There is an aim of moving back in history to the era of power politics, of the overpowering of one over the other, of the opposition of one people – sometimes disguised under the expression national interest – against another.

Imperialism and neo-colonialism no longer have the right to exist in the third millennium, whatever the guise behind which they hide.

It is no longer the time for a late nineteenth-century, and then Stalinist, vision that imagines a hierarchy among nations to the advantage of the militarily stronger one. It is no longer the time for countries to claim to dominate over others.

The choice has long since been made with the passage of international relations from extraneousness to legal aspects, to the civilisation of law.

Faced with a Europe devastated by war, no equivocation, no uncertainty is possible.

The Russian Federation, with its atrocious invasion of Ukraine, has chosen to place itself outside the rules to which it had freely adhered, helping to apply them.

The decision of this Parliamentary Assembly, of the Council of Europe, to take note of the rupture that has occurred is consistent with the values underlying the Statute of the organisation, which points the way to a closer union between the common aspirations of the peoples of Europe.

The responsibility for the inevitable sanction adopted falls entirely on the Government of the Russian Federation – I would like to add: not on the Russian people, whose culture is part of the European heritage – and who are guilty of trying to keep in the dark what is really happening in Ukraine.

There can be no retreat from the trenches of the defence of human and peoples' rights. These are principles that have been embodied in the history of the second half of the twentieth century and, a fortiori, must be consolidated today.

The firm and active solidarity towards the Ukrainian people and the appeal to the Government of the Russian Federation to stop, withdraw its troops, contribute to the reconstruction of a land that has been devastated, is a consequence of these simple considerations.

The international community has one task: to obtain a ceasefire and to restart the construction of a respectful and shared international framework leading to peace. A great intellectual, Paul Valery – who went through two world wars – called on his fellow Europeans to become aware of living in a "finite" world. "There is no more free land", he wrote "no other edge of the globe is to be discovered".

If no one is a stranger to anyone, President Pertini wondered, is it not time for men to learn to be at peace with themselves?

We might add today: in an increasingly interconnected world, in which distances have essentially disappeared, in which each person can communicate, and often does communicate, in real time, with interlocutors in every part of the world, there is no place: it is anachronistic to speak of territorial spheres of influence.

The international context presents contradictions, starting from the Russian Federation itself, responsible for the violation of all the main charters defined within multilateral bodies, which paradoxically finds itself invoking the intervention of the World Trade Organization against the sanctions imposed by the international community.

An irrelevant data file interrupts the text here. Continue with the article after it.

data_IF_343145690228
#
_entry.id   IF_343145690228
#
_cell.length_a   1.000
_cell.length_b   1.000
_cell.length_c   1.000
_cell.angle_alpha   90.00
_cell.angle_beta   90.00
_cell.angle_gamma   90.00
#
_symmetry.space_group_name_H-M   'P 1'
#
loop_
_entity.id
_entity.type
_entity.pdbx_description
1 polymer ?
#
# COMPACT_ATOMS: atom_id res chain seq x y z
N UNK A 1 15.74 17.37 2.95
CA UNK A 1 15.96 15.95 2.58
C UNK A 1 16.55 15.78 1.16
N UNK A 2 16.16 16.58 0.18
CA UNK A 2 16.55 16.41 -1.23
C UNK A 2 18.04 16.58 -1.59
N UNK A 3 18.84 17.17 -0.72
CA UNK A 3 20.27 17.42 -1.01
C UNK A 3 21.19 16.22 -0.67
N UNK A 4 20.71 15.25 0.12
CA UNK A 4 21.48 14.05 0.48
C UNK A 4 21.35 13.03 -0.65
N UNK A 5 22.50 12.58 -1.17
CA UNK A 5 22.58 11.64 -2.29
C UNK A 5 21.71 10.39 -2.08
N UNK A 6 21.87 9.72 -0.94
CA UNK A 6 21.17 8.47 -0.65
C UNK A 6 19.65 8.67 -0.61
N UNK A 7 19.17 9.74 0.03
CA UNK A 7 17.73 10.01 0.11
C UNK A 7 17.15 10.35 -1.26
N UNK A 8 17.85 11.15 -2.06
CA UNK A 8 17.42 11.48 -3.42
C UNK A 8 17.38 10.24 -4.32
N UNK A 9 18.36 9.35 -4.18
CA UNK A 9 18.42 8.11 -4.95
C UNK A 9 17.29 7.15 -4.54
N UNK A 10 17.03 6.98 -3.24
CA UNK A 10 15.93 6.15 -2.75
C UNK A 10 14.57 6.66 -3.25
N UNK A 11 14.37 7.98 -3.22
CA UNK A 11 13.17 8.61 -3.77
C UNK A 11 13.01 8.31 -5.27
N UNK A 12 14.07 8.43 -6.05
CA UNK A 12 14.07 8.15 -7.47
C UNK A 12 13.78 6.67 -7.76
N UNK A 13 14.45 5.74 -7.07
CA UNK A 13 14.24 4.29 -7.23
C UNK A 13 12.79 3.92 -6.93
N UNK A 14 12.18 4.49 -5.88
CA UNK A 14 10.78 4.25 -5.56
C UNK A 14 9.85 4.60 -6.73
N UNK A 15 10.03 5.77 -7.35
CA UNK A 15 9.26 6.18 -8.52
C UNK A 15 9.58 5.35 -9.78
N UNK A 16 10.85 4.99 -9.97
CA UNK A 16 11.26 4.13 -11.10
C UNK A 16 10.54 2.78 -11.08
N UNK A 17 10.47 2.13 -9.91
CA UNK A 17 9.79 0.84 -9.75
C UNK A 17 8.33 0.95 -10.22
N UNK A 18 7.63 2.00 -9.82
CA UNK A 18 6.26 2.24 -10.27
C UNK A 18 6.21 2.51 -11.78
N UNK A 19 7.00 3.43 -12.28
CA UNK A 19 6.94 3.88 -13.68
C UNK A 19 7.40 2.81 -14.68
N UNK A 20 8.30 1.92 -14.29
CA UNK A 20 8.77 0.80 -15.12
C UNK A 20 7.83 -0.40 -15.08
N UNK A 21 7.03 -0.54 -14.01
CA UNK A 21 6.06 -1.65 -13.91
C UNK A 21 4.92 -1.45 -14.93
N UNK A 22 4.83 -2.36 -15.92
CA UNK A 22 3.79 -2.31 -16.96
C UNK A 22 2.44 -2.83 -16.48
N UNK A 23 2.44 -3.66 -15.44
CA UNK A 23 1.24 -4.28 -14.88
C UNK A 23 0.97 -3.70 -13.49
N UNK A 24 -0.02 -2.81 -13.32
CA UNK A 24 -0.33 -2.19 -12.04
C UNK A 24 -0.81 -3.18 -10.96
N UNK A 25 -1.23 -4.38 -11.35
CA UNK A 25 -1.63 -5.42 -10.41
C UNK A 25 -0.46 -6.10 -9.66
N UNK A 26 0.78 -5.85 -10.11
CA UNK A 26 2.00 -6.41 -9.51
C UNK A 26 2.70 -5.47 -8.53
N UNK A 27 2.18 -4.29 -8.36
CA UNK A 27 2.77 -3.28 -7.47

While the conflict has further weakened the international system of shared rules – and the world, as a consequence, has become much more insecure – the only way out seems, without fear of contradiction, to be that of cooperation and recourse to multilateral institutions.

This seems to be the conclusion reached by those countries which, while refusing to recognise the jurisdiction of the International Criminal Court, are now calling for its intervention, so that trials may be held against those responsible for undeniable and horrible crimes against humanity, such as those of which the Russian Federation is guilty in Ukraine, thus recognising the necessary role of that Court.

If the voice of the United Nations has been clear in its denunciation and condemnation but, unfortunately, ineffective on the ground, this means that its action must be strengthened, not weakened. It means that initiatives, such as the one promoted by Liechtenstein and 15 other countries, to avoid paralysis of the UN Security Council must be taken into serious consideration.

War is a voracious monster, never satiated. The temptation to multiply conflicts is in the background of the warmongering venture undertaken by Moscow. The devastation brought to the rules of the international community could propagate its effects if we do not succeed in stopping this drift immediately. We must manager to avert the danger of an increase in warlike ventures which, experience teaches us, would then be difficult to contain.

We must be able to oppose all this with a firm will for peace. Otherwise we will be overwhelmed.

For a moment, let us practice - borrowing them from the language of the so-called "Cold War" – spelling out words that we thought had fallen into disuse, to see if they can help us get back on track, however difficult it may be.

Détente: to interrupt hostilities.

Repudiation of war: to return to the previous status quo.